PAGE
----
Google is selling Motorola’s smartphone business to Lenovo for $2.9 billion, a price that makes Google’s biggest acquisition look like its most expensive mistake.
The deal announced Wednesday will rid Google Inc. of a financial headache that has plagued the Internet company since buying Motorola Mobility for $12.4 billion in 2012. Motorola has lost nearly $2 billion since Google took over, while trimming its workforce from 20,000 to 3,800.
Google had previously recovered some of the money it spent on Motorola by selling the company’s set-top operations last year to Arris Group Inc. for $2.35 billion.
While Google is backpedaling, China’s Lenovo Group Ltd. is gearing up for a major expansion. Already the world’s largest maker of personal computers, Lenovo now appears determined to become a bigger player in smartphones as more people rely on them instead of laptop and desktop computers to go online.
Chrysler, Fiat reveal new joint name
Chrysler and Fiat will be known as Fiat Chrysler Automobiles NV as they move forward as a single company.
Fiat’s board of directors agreed on the new name Wednesday, with headquarters for tax purposes in the United Kingdom. But the board sidestepped the thorny political issue of whether the true headquarters would be in the United States or Italy.
Fiat and Chrysler also announced fourth-quarter and full-year earnings. Chrysler’s strong profits once again propped up its parent company, which otherwise would have lost money.
Shares of the combined company will trade jointly on the New York Stock Exchange and in Milan, Italy, by Oct. 1. The shares will trade under the symbol FCA, which also appears on the new company logo.
WellPoint’s profits take steep 68% drop
WellPoint’s fourth-quarter earnings tumbled 68 percent, as customers of the nation’s second largest health insurer raced to use their coverage last fall before it lapsed because of the health care overhaul.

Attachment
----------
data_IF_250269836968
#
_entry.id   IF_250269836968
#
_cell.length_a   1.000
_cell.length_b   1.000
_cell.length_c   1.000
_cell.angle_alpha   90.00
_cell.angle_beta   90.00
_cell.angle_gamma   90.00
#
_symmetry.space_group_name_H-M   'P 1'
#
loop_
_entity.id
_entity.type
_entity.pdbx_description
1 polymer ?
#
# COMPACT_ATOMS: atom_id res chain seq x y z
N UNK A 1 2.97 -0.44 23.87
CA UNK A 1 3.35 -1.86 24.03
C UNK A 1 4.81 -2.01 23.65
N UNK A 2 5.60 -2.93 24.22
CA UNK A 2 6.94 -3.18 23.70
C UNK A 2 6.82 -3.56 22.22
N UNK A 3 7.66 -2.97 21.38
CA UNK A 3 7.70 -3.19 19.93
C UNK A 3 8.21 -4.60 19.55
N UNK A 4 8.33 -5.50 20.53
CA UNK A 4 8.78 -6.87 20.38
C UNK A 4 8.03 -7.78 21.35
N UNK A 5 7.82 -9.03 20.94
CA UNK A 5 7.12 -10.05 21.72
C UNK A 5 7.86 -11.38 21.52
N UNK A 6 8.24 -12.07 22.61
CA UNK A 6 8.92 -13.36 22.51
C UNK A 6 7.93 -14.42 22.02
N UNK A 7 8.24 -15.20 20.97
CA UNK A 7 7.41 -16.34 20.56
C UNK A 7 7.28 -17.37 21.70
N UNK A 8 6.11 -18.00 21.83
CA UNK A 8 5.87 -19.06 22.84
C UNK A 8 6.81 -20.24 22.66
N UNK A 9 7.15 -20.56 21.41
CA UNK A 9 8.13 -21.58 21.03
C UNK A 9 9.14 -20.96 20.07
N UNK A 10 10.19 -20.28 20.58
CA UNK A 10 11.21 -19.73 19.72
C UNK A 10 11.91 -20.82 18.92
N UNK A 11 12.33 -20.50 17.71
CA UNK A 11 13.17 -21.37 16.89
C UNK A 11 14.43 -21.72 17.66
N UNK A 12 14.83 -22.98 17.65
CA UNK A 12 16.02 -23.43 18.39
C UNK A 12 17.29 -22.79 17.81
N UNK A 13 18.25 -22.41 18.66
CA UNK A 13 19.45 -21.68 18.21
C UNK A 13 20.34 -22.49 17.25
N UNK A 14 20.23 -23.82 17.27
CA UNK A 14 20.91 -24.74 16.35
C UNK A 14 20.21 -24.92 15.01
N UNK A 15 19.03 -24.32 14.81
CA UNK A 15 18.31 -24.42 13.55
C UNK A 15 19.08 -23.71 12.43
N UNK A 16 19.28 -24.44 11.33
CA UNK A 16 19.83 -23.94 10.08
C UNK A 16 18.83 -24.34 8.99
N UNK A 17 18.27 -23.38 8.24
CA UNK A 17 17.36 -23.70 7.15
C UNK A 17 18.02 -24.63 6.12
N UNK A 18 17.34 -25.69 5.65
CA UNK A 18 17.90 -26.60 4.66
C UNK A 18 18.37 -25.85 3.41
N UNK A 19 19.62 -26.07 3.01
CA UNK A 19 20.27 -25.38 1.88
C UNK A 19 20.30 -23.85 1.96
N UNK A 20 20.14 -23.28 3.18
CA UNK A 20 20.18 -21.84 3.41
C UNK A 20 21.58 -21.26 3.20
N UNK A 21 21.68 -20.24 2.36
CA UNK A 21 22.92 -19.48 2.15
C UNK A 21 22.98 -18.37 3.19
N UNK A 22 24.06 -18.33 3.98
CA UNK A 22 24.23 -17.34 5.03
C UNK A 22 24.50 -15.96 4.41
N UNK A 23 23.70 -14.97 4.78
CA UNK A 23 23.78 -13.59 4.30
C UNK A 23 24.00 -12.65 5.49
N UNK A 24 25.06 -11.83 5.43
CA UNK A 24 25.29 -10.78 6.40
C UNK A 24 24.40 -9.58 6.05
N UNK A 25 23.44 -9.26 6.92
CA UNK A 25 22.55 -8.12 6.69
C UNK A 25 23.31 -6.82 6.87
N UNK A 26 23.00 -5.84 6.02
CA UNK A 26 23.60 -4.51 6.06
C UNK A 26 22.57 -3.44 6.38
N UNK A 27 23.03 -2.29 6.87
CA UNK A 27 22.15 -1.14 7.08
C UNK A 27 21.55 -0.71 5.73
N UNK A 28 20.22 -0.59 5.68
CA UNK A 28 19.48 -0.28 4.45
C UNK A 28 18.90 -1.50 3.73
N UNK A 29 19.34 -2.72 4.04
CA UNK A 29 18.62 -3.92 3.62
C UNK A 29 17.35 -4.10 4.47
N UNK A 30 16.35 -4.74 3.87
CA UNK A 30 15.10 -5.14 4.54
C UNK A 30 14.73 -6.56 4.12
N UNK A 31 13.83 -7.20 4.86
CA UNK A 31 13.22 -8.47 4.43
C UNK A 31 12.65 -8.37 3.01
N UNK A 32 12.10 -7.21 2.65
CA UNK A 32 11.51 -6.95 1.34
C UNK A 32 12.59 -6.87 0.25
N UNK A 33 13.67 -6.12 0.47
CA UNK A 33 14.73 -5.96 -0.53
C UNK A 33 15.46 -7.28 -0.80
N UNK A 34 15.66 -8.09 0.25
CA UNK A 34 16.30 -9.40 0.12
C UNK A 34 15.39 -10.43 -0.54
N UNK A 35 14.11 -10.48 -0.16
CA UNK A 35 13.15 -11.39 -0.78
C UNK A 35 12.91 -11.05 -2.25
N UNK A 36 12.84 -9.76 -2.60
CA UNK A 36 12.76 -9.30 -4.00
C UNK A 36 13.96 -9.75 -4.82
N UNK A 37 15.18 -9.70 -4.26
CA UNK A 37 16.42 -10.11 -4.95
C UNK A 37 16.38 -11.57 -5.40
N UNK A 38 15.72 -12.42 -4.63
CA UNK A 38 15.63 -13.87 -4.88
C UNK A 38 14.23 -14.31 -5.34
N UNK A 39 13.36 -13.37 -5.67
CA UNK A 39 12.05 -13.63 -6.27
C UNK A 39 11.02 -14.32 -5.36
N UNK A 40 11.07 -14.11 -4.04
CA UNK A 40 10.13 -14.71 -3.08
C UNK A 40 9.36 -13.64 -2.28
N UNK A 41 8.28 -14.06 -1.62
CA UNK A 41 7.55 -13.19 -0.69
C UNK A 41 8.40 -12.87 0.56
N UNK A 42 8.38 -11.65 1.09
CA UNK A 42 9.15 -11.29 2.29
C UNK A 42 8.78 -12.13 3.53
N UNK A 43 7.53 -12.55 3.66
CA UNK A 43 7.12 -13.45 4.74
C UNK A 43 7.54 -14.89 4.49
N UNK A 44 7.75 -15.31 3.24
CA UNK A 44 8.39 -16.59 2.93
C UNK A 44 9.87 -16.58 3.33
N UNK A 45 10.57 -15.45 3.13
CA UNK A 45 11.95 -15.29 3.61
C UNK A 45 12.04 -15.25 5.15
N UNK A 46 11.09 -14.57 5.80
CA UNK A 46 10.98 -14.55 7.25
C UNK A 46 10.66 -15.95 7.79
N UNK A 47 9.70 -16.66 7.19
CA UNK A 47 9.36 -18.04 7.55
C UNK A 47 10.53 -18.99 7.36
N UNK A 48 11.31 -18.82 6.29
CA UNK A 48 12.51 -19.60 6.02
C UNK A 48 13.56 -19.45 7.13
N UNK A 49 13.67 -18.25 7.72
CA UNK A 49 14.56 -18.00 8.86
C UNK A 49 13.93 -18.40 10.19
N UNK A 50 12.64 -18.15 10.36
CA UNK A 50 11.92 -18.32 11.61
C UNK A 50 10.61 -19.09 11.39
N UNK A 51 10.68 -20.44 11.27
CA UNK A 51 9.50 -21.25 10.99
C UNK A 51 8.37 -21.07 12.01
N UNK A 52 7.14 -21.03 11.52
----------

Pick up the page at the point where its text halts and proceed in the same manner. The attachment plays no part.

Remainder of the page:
The Indianapolis company said Wednesday that its medical expenses spiked 18 percent to $14.58 billion in part because of higher use of individual policies ahead of overhaul-mandated changes that unfolded this year.
Insurers typically see a rise in use at year’s end as patients who have paid up deductibles – the out-of-pocket cost before coverage starts – take advantage of coverage before the deductible renews in the new year.
But WellPoint said it also saw a jump in use from patients who wanted to take advantage of policies while they had them.
Nintendo earnings fall on sluggish Wii U sales
Profit at Nintendo Co. fell 30 percent in the first nine months of the fiscal year as sales of Wii U home consoles, 3DS devices and game software languished. Top executives announced they would take pay cuts.
The Japanese maker of Super Mario and Pokemon video games reported Wednesday a $99 million profit from April to December, down from $142 million a year earlier. It did not break down quarterly numbers.
Nintendo’s president, senior managing director, managing director and directors said they will take pay cuts for five months starting in February to take responsibility for the poor performance.